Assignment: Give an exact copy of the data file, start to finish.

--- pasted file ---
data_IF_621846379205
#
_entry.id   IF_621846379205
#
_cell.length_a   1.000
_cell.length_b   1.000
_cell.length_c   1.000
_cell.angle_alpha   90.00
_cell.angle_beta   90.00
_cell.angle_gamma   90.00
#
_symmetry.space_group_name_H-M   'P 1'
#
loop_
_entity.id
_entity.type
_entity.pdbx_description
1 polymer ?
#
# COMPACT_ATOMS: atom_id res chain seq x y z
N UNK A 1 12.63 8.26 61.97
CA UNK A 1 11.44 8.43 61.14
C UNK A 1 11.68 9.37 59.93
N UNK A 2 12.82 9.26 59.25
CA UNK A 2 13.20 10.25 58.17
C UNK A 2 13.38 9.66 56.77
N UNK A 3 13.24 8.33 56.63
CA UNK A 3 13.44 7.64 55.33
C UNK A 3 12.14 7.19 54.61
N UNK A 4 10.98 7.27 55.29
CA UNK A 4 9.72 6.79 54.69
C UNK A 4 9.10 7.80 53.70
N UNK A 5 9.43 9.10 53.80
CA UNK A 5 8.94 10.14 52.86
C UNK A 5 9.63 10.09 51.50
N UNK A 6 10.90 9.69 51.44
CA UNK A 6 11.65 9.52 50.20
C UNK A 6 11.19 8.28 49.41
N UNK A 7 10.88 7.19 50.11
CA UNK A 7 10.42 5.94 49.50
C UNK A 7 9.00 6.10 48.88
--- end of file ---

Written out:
data_IF_621846379205
#
_entry.id   IF_621846379205
#
_cell.length_a   1.000
_cell.length_b   1.000
_cell.length_c   1.000
_cell.angle_alpha   90.00
_cell.angle_beta   90.00
_cell.angle_gamma   90.00
#
_symmetry.space_group_name_H-M   'P 1'
#
loop_
_entity.id
_entity.type
_entity.pdbx_description
1 polymer ?
#
# COMPACT_ATOMS: atom_id res chain seq x y z
N UNK A 1 12.63 8.26 61.97
CA UNK A 1 11.44 8.43 61.14
C UNK A 1 11.68 9.37 59.93
N UNK A 2 12.82 9.26 59.25
CA UNK A 2 13.20 10.25 58.17
C UNK A 2 13.38 9.66 56.77
N UNK A 3 13.24 8.33 56.63
CA UNK A 3 13.44 7.64 55.33
C UNK A 3 12.14 7.19 54.61
N UNK A 4 10.98 7.27 55.29
CA UNK A 4 9.72 6.79 54.69
C UNK A 4 9.10 7.80 53.70
N UNK A 5 9.43 9.10 53.80
CA UNK A 5 8.94 10.14 52.86
C UNK A 5 9.63 10.09 51.50
N UNK A 6 10.90 9.69 51.44
CA UNK A 6 11.65 9.52 50.20
C UNK A 6 11.19 8.28 49.41
N UNK A 7 10.88 7.19 50.11
CA UNK A 7 10.42 5.94 49.50
C UNK A 7 9.00 6.10 48.88